Rugby began in England. As much as we love to claim this sport ours, and it is, we have to acknowledge its origins. The reason being is that it is a colonizer’s sport. What is one thing we know colonizers to do? Make it about privilege, and they did this to their own people as well. You see back in England the North of England and the South of England don’t get along. Because of this discourse, there was a split in rugby. The posh versus the poor. The Union versus the League.

There’s much that goes into this history, how it effected the game, the game going pro and paying the players, etc. You see back then the posh could just play and not worry about making a living whereas the poor had to work hard and then go play hard. There was a constant struggle.

Then enter the IRB who is described as the “snobby white guys who smoked and had a secret club.” This group of men would decide whether or not rugby players got paid. Why is this important to the history of privilege in rugby? Well, not much as changed on the IRB. If you take a look at the board, it’s a bunch of snobby white men who make decisions and seem to have a secret club.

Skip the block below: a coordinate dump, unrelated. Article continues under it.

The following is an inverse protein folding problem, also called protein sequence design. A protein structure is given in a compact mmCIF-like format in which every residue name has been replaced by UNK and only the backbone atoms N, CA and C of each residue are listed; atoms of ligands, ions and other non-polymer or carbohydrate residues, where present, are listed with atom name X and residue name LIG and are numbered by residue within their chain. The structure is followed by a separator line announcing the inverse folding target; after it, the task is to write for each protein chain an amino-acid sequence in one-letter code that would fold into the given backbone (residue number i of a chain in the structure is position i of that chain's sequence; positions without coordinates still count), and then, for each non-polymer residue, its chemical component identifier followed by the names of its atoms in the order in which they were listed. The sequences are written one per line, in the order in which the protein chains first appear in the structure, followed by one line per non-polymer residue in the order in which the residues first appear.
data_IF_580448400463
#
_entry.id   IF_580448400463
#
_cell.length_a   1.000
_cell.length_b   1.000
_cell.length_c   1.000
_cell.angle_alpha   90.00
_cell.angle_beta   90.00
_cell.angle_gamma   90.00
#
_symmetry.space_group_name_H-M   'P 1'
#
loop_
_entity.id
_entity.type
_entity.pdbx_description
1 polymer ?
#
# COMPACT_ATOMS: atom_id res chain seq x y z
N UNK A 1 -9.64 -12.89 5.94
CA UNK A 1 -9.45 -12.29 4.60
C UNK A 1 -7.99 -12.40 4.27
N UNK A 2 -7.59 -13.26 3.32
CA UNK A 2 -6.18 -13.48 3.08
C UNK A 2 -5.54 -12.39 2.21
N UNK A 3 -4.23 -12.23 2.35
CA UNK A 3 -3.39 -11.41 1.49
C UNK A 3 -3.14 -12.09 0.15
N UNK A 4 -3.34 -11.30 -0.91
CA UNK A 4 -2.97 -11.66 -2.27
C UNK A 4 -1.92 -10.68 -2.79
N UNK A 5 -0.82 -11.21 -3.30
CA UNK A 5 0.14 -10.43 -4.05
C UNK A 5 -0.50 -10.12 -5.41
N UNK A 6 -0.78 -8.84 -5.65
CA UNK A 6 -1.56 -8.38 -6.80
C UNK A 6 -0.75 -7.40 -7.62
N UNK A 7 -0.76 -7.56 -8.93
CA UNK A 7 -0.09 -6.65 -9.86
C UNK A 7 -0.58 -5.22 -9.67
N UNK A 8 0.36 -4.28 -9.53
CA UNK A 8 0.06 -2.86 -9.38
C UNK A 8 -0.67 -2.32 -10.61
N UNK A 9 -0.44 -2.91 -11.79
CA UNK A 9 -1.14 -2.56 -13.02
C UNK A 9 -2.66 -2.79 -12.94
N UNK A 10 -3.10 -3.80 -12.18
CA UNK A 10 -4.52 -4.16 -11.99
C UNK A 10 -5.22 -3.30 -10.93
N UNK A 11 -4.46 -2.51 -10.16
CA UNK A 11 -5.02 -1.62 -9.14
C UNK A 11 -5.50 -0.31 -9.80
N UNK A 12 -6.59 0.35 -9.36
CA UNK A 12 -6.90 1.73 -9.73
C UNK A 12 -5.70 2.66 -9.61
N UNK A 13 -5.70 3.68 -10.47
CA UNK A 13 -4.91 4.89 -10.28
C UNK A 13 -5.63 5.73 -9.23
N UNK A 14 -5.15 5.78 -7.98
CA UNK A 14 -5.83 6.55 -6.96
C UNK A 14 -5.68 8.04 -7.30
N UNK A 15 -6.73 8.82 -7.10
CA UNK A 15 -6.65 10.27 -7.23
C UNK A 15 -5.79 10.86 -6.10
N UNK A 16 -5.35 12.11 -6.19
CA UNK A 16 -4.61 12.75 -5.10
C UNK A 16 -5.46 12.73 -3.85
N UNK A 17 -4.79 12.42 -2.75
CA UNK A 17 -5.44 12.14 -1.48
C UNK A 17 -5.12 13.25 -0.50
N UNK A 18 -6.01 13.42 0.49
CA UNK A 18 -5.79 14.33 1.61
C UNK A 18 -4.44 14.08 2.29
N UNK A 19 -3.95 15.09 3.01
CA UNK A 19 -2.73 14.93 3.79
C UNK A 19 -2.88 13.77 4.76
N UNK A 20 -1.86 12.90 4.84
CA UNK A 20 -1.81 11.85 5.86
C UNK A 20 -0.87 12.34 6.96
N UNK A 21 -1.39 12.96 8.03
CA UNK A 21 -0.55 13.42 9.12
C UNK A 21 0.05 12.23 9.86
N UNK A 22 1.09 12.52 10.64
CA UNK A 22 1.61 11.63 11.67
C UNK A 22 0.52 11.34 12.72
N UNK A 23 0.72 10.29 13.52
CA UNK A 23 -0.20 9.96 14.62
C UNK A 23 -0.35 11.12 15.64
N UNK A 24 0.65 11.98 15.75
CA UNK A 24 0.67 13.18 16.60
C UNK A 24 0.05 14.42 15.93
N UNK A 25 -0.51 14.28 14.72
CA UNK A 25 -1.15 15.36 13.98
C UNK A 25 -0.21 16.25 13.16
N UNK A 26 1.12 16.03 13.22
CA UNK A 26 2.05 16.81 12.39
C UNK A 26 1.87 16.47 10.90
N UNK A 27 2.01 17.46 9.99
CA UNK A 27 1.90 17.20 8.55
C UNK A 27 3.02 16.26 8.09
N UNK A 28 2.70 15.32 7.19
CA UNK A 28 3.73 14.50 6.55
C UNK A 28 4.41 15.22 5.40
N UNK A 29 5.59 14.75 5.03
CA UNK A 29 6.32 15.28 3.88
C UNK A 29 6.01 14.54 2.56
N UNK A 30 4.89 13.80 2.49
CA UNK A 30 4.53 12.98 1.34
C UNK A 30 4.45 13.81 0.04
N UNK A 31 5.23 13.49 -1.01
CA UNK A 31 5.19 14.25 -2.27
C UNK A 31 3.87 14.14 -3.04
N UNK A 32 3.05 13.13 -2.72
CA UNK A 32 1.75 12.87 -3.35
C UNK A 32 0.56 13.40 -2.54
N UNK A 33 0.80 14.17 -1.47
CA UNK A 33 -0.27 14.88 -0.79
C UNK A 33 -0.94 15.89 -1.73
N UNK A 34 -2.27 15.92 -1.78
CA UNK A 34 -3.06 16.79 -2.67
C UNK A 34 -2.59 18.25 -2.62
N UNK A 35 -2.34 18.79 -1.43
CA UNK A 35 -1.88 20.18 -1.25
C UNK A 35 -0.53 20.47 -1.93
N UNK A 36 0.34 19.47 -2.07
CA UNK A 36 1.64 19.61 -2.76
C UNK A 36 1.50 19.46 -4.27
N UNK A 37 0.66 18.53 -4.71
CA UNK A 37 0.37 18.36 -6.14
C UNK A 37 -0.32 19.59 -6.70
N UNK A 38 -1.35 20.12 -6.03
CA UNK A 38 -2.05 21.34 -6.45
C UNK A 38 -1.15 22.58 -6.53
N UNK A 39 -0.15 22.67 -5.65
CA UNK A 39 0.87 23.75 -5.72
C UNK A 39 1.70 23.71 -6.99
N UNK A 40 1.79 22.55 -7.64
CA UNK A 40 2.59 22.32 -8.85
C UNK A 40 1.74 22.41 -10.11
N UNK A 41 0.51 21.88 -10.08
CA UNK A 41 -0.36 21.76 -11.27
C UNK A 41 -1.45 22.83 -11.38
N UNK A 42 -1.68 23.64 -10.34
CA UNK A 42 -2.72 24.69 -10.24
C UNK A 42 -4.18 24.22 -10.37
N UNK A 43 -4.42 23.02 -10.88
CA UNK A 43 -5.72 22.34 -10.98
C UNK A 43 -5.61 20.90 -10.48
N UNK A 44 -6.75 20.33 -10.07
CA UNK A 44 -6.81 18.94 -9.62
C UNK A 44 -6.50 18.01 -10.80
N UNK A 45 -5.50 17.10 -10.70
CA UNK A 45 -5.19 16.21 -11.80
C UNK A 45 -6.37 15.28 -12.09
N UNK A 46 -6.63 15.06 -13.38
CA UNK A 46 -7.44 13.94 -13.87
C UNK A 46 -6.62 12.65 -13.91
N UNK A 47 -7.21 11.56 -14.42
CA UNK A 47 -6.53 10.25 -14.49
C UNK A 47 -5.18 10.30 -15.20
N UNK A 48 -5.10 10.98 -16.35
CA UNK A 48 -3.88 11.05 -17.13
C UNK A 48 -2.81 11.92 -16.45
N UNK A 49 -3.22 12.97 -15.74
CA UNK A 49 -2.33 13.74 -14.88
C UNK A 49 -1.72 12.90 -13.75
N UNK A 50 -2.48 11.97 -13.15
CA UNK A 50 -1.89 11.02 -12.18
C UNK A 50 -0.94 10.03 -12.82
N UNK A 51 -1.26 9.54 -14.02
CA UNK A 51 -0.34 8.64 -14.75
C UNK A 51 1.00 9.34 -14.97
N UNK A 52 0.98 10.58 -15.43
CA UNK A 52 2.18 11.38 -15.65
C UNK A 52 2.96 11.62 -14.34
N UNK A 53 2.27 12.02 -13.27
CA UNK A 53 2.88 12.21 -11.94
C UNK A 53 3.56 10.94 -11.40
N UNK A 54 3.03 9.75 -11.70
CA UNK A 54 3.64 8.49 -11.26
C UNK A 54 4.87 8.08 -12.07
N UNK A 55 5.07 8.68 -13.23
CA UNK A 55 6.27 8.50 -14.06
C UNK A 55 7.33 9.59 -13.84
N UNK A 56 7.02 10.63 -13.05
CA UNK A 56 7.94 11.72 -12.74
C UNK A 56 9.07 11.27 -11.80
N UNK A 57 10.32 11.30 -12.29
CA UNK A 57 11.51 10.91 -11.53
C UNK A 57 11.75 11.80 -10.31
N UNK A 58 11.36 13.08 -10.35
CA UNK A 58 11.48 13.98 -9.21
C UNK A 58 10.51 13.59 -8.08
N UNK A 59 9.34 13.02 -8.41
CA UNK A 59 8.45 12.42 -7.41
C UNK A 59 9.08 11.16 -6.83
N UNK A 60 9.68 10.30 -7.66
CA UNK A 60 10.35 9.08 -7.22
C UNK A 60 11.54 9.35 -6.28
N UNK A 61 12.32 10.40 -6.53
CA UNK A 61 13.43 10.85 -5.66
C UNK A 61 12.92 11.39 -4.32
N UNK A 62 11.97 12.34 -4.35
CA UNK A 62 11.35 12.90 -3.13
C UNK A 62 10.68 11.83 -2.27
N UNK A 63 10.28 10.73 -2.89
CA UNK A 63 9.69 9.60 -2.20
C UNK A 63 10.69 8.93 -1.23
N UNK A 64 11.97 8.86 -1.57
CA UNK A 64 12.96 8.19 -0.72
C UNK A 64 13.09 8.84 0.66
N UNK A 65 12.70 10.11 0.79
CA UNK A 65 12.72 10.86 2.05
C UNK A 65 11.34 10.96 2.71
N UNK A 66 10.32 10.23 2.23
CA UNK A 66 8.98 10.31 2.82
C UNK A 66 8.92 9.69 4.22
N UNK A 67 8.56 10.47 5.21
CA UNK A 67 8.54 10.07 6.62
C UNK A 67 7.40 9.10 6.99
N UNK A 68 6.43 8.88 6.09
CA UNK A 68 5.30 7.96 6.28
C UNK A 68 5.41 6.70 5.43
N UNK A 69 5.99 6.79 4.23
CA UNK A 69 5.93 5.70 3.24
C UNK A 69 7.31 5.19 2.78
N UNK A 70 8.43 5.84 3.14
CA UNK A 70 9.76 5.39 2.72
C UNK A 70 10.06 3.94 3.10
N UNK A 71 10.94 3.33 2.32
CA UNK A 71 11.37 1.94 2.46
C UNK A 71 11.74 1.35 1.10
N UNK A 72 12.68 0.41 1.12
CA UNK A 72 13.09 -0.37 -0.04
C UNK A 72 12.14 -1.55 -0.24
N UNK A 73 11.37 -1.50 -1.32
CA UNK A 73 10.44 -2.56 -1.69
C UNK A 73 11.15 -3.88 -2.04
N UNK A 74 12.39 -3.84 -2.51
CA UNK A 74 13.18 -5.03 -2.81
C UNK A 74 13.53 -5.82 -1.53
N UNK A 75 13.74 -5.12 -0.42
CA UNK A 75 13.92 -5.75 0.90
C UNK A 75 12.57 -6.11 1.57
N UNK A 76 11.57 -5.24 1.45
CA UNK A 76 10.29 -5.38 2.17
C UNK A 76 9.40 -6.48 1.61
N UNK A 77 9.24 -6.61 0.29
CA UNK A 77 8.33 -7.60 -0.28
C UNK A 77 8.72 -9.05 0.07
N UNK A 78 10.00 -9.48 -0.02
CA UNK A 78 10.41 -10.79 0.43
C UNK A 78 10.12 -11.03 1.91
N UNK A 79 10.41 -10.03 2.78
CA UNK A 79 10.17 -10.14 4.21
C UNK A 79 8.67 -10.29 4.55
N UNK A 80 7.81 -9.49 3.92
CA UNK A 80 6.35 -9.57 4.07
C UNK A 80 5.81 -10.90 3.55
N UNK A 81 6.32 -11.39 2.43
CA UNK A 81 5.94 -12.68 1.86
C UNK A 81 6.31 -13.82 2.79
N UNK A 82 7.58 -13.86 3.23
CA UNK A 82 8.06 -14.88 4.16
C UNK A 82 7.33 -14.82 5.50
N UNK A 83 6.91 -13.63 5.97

But, in modern times economic privilege and white privilege go hand-and-hand.

White Privilege and Rugby

How many times do we have to listen to commentators who won’t take the time to learn our names? How many times must decisions be made in the union that are specific to Pacific Islanders? And don’t come at me with this rhetoric. But, our names are hard, shouldn’t we give them some some slack? And wait, but aren’t those rules meant to protect the players? This rhetoric is a load of BS. That’s just assimilation talking.

These are just a couple of examples. Just like with Erin Molan. That kind of subtle racism should not be permitted. I mean I was absolutely annoyed to see some Pasifika people going, “Have we lost our Polynesian humor?” 1. We have not lost our humor. We are holding people accountable now. 2. By not saying anything, you are giving way to worse offenders to do more harm. 3. She is the epitome of white privilege in the rugby world.